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  • groundfaller

    July 21, 2015 at 12:56 pm

    Opinions on mesh removal & managing chronic pain

    I haven’t been on here in a while but there was time when I posted a lot of questions on this site.That being said, I have also seen several doctors in person too. I had a left inguinal hernia repaired about 15 months ago and I felt hopeless for a very long time after the surgery due to continuous complications and chronic pain. It has only been in the last 3 months that I have noticed any improvement but I still worry constantly about the implant. I can feel it inside me and it does still cause me discomfort. Every doctor I see tells me to just live with it.

    Some of the symptoms I have had (and still do experience) include a tugging sensation radiating into my scrotum, pain and tightness near my hip bone, and nerve sensations shooting through my thigh. At present most of these are 70 percent gone although they do come back. Some have been gone for a few months now such as the tugging sensation

    The upside is that I have been able to resume some of my favorite activities such as biking, rock climbing, and hiking, although to a lesser degree than before. There was a phase in January of this year when I was barely able to walk two city blocks and although I am wildly unhappy with the overall results I have to take what I can get at this point…and I can move again and things seem to be progressing forward again.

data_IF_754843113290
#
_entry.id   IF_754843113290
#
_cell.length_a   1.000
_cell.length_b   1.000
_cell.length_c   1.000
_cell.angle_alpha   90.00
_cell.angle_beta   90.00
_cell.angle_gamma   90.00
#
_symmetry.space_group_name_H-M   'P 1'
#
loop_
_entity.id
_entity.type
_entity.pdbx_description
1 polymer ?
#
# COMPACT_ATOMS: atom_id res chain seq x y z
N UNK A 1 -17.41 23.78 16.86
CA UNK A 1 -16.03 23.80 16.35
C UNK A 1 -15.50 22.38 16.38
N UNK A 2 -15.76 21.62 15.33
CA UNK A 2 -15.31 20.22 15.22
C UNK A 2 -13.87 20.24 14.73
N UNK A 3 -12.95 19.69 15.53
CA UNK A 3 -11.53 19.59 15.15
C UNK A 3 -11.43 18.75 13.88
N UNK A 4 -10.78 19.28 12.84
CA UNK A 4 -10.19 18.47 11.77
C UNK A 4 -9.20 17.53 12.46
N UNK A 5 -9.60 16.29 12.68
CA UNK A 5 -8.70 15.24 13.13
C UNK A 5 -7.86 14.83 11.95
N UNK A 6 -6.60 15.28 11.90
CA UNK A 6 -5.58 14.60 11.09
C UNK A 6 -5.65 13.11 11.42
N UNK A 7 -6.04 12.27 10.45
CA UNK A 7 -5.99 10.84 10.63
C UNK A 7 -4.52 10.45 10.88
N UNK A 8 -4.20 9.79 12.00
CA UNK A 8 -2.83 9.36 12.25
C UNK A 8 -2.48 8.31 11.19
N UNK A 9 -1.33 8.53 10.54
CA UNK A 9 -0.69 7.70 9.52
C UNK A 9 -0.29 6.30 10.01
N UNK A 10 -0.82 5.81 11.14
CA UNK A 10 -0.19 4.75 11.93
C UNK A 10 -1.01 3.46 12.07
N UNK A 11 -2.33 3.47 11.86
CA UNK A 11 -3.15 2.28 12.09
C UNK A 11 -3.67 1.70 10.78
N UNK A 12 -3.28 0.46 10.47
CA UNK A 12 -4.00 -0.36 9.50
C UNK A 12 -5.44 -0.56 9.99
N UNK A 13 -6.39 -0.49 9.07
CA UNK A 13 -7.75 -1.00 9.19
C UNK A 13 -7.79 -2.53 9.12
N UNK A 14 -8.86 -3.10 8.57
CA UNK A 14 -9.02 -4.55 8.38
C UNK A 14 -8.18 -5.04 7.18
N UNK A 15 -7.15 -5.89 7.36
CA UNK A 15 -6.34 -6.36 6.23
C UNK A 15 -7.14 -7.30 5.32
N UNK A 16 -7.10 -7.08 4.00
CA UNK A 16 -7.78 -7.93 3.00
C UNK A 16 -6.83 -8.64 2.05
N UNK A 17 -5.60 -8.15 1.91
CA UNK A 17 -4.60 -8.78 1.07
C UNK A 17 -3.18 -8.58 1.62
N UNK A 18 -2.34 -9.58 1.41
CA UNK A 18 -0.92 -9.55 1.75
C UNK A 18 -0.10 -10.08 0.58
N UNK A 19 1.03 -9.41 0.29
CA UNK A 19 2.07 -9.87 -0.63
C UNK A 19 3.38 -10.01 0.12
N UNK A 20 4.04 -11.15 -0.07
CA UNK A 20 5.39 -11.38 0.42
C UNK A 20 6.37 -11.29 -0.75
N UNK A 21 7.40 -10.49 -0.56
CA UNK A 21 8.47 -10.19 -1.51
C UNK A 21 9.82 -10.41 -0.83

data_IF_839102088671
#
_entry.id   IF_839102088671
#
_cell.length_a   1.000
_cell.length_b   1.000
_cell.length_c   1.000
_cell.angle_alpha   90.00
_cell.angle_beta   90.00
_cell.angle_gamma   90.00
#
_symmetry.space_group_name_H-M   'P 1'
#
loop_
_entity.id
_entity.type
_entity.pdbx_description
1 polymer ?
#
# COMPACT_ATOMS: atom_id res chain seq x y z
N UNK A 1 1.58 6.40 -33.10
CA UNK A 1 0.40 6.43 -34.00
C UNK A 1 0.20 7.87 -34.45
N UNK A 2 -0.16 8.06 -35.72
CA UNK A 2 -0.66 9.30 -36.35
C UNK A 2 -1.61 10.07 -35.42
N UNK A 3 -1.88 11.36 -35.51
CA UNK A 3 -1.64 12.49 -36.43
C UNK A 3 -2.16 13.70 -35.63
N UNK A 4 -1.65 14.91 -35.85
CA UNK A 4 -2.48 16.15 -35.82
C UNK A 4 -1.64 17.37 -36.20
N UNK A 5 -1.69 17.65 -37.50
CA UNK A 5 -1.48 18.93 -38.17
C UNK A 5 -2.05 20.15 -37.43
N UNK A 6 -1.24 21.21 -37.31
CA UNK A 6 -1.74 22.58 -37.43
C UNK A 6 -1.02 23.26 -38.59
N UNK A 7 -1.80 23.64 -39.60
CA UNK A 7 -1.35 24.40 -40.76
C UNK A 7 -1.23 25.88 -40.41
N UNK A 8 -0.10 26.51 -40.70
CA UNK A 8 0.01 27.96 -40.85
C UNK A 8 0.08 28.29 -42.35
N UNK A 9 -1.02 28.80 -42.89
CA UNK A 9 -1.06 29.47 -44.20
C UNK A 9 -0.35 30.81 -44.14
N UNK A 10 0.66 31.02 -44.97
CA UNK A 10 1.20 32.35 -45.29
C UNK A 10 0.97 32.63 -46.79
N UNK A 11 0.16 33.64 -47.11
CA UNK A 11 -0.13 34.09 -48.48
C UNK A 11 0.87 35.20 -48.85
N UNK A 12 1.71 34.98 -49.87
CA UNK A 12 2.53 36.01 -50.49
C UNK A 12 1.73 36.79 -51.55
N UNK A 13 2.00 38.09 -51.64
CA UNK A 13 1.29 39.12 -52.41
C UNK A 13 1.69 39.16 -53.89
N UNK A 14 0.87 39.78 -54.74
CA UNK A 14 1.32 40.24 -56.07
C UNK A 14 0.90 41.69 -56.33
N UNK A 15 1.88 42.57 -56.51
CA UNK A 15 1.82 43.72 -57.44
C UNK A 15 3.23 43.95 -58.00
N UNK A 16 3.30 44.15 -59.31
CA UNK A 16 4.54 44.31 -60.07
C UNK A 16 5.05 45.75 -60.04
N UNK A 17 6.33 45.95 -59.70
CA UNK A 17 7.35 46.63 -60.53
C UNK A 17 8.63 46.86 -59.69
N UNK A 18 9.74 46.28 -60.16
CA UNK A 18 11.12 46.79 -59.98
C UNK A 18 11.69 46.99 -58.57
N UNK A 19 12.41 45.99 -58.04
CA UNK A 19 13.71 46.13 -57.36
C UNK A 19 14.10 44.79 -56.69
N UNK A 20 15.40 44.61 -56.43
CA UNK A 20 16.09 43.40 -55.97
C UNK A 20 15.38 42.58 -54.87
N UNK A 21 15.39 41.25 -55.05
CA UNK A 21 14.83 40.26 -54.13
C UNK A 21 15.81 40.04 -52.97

So what have I learned from my experience…I don’t have a lot of trust in surgeons, plain and simple. For a while I considered the prospect of having the mesh removed but that meant going to the same professionals who have been so dismissive with my post surgery treatment. What helped me out the most has been physical therapy and movement. It may not be right for everyone but the surgeons offered me very little medical advice and there is an almost criminal lack of information regarding follow up treatment/care for hernia surgery complications. Given the frequency of this surgery and the high rate of complications, it baffles me that research isn’t blazing forward on post surgery treatment modalities. I hate to sound so negative but once a surgeon has done the surgery then you have left their field of expertise and they are not much use. So, back to my point, physical therapy might help. I am in the process of seeking out a couple new therapists for help. One specializes in cesarean complications in women and the other is a sports medicine PT that focuses on my activities. I have my fingers crossed that they can provide more positive results with better encouragement for a happy future than they surgeons who all just threw their hands up in the air.